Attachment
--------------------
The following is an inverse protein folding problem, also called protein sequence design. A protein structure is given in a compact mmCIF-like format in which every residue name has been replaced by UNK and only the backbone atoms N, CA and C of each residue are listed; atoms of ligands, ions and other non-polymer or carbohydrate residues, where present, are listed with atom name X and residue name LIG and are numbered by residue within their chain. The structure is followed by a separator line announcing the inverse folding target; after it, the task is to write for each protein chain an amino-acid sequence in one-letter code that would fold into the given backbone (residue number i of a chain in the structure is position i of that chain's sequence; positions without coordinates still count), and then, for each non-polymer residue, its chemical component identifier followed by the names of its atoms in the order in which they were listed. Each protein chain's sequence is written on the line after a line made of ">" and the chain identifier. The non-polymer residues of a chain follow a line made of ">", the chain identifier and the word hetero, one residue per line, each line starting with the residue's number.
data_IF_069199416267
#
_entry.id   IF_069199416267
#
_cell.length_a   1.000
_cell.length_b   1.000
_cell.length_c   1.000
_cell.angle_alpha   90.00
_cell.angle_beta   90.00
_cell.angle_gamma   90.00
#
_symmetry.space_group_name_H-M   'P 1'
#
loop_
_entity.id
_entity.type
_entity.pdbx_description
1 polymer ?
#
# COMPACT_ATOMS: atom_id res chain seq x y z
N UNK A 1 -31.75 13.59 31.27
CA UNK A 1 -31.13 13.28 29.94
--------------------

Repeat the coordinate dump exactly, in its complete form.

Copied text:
The following is an inverse protein folding problem, also called protein sequence design. A protein structure is given in a compact mmCIF-like format in which every residue name has been replaced by UNK and only the backbone atoms N, CA and C of each residue are listed; atoms of ligands, ions and other non-polymer or carbohydrate residues, where present, are listed with atom name X and residue name LIG and are numbered by residue within their chain. The structure is followed by a separator line announcing the inverse folding target; after it, the task is to write for each protein chain an amino-acid sequence in one-letter code that would fold into the given backbone (residue number i of a chain in the structure is position i of that chain's sequence; positions without coordinates still count), and then, for each non-polymer residue, its chemical component identifier followed by the names of its atoms in the order in which they were listed. Each protein chain's sequence is written on the line after a line made of ">" and the chain identifier. The non-polymer residues of a chain follow a line made of ">", the chain identifier and the word hetero, one residue per line, each line starting with the residue's number.
data_IF_069199416267
#
_entry.id   IF_069199416267
#
_cell.length_a   1.000
_cell.length_b   1.000
_cell.length_c   1.000
_cell.angle_alpha   90.00
_cell.angle_beta   90.00
_cell.angle_gamma   90.00
#
_symmetry.space_group_name_H-M   'P 1'
#
loop_
_entity.id
_entity.type
_entity.pdbx_description
1 polymer ?
#
# COMPACT_ATOMS: atom_id res chain seq x y z
N UNK A 1 -31.75 13.59 31.27
CA UNK A 1 -31.13 13.28 29.94